A couple of years ago Ess and Houk described computations on the cycloaddition reactions of ethene and ethyne with 9 different 1,3-dipoles 1-9.1,2 Two interesting results were noted: (a) though barrier heights systematically decreased with the decreasing HOMO-LUMO gap of the 1,3-dipole, the reaction barriers are the same for a given dipole with either ethane or ethyne; (b) The TS geometries about the ethane and ethyne fragments are similar, even though the reactions are quite different in overall reaction energies. This implies a violation of the Hammond Postulate.

Diazonium betaines

Nitrilium betaines

Azomethine betaines

Ess and Houk suggested that what dictated these reactions were the energies of distortion of the 1,3-dipole. This is the energy needed to distort the 1,3-dipole into its geometry in the TS. This is typically associated with the bending about the central atom, but rehybridization at the
terminal positions is also needed in many cases. A plot of the distortion energy against the activation barrier gives a line with an R2 value of 0.97.

Now Braida, Hiberty and coworkers have employed valence bond computations to interpret these findings.3 The 1,3-dipoles are composed of three valence bond structures a, b and c (shown for 1 below). The last structure (c) is the one associated with the cycloaddition reaction, as it is set up for making the two new bonds at the terminal positions.

The coefficients associated with these VB structures are given in Table 1. It is readily apparent that the degree of diradical character varies considerably among these compounds. Furthermore, for each set of 1,3-dipoles, increasing diradical content correlates with a decreased activation barrier. They also note a strong correlation of decreasing energy needed to excite the ground state 1,3-dipole to the diradical structure (of either the ground state geometry or in the TS geometry) with decreasing activation barrier. Thus, they conclude that it is the diradical character of the 1,3-dipole that controls the reaction – greater diradical character translates into a lower barrier. They argues that the concerted reaction proceeds in two phases, the first phase is distortion of the 1,3-dipole to create sufficient diradical character, and a second phase where the new bonds are made to the dipolarophile, independent of just what that dipolarophile happens to be.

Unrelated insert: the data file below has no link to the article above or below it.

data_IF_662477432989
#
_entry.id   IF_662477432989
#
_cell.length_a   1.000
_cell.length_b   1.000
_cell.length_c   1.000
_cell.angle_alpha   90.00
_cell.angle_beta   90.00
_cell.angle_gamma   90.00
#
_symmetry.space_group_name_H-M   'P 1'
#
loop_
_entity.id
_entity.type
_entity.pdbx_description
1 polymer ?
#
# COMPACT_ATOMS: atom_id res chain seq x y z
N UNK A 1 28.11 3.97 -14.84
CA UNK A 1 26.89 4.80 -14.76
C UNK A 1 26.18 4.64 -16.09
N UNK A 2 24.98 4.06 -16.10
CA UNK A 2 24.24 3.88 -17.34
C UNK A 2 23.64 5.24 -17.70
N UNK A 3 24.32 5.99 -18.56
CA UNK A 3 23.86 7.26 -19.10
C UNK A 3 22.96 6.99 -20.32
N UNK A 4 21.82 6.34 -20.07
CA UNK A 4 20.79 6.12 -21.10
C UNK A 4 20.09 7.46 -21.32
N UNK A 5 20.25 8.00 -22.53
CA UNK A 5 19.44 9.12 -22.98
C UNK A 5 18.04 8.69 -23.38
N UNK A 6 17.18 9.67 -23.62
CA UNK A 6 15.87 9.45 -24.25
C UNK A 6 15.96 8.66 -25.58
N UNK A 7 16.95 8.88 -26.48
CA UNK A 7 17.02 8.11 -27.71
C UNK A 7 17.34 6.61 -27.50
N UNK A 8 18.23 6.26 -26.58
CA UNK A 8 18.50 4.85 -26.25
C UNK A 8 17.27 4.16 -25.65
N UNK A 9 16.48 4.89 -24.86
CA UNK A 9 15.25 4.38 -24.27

Table 1. Coefficients of the 3 valence bond structures a-c for the ground state 1,3-dipoles 1-9.

1,3-dipole

a

b

c


1

0.55

0.24

0.22

2

0.43

0.32

0.25

3

0.32

0.41

0.28

4

0.58

0.21

0.21

5

0.38

0.36

0.26

6

0.26

0.48

0.26

7

0.48

0.18

0.34

8

0.38

0.24

0.38

9

0.29

0.29

0.41


References

(1) Ess, D. H.; Houk, K. N., "Distortion/Interaction Energy Control of 1,3-Dipolar
Cycloaddition Reactivity," J. Am. Chem. Soc., 2007, 129, 10646-10647, DOI: 10.1021/ja0734086

(2) Ess, D. H.; Houk, K. N., "Theory of 1,3-Dipolar Cycloadditions: Distortion/Interaction and Frontier Molecular Orbital Models," J. Am. Chem. Soc., 2008, 130, 10187-10198, DOI: 10.1021/ja800009z

(3) Braida, B.; Walter, C.; Engels, B.; Hiberty, P. C., "A Clear Correlation between the Diradical Character of 1,3-Dipoles and Their Reactivity toward Ethylene or Acetylene," J. Am. Chem. Soc., 2010, 132, 7631-7637, DOI: 10.1021/ja100512d

InChIs

1: InChI=1/N2O/c1-2-3
InChIKey=GQPLMRYTRLFLPF-UHFFFAOYAP

2: InChI=1/HN3/c1-3-2/h1H
InChIKey=JUINSXZKUKVTMD-UHFFFAOYAO

3: InChI=1/CH2N2/c1-3-2/h1H2
InChIKey=YXHKONLOYHBTNS-UHFFFAOYAZ

4: InChI=1/CHNO/c1-2-3/h1H
InChIKey=UXKUODQYLDZXDL-UHFFFAOYAL

5: InChI=1/CH2N2/c1-3-2/h1-2H
InChIKey=XILSUYCQFZFDIK-UHFFFAOYAR

6: InChI=1/C2H3N/c1-3-2/h1H,2H2
InChIKey=LSOWAYXKGAQDOG-UHFFFAOYAI

7: InChI<=1/CH3NO/c1-2-3/h2H,1H2
InChIKey=DITLKQKHWHCNBT-UHFFFAOYAB

8: InChI=1/CH4N2/c1-3-2/h2-3H,1H2
InChIKey=SSRHHPGUPLMOHA-UHFFFAOYAA

9: InChI=1/C2H5N/c1-3-2/h3H,1-2H2
InChIKey=DASBPRRGHQBNKH-UHFFFAOYAE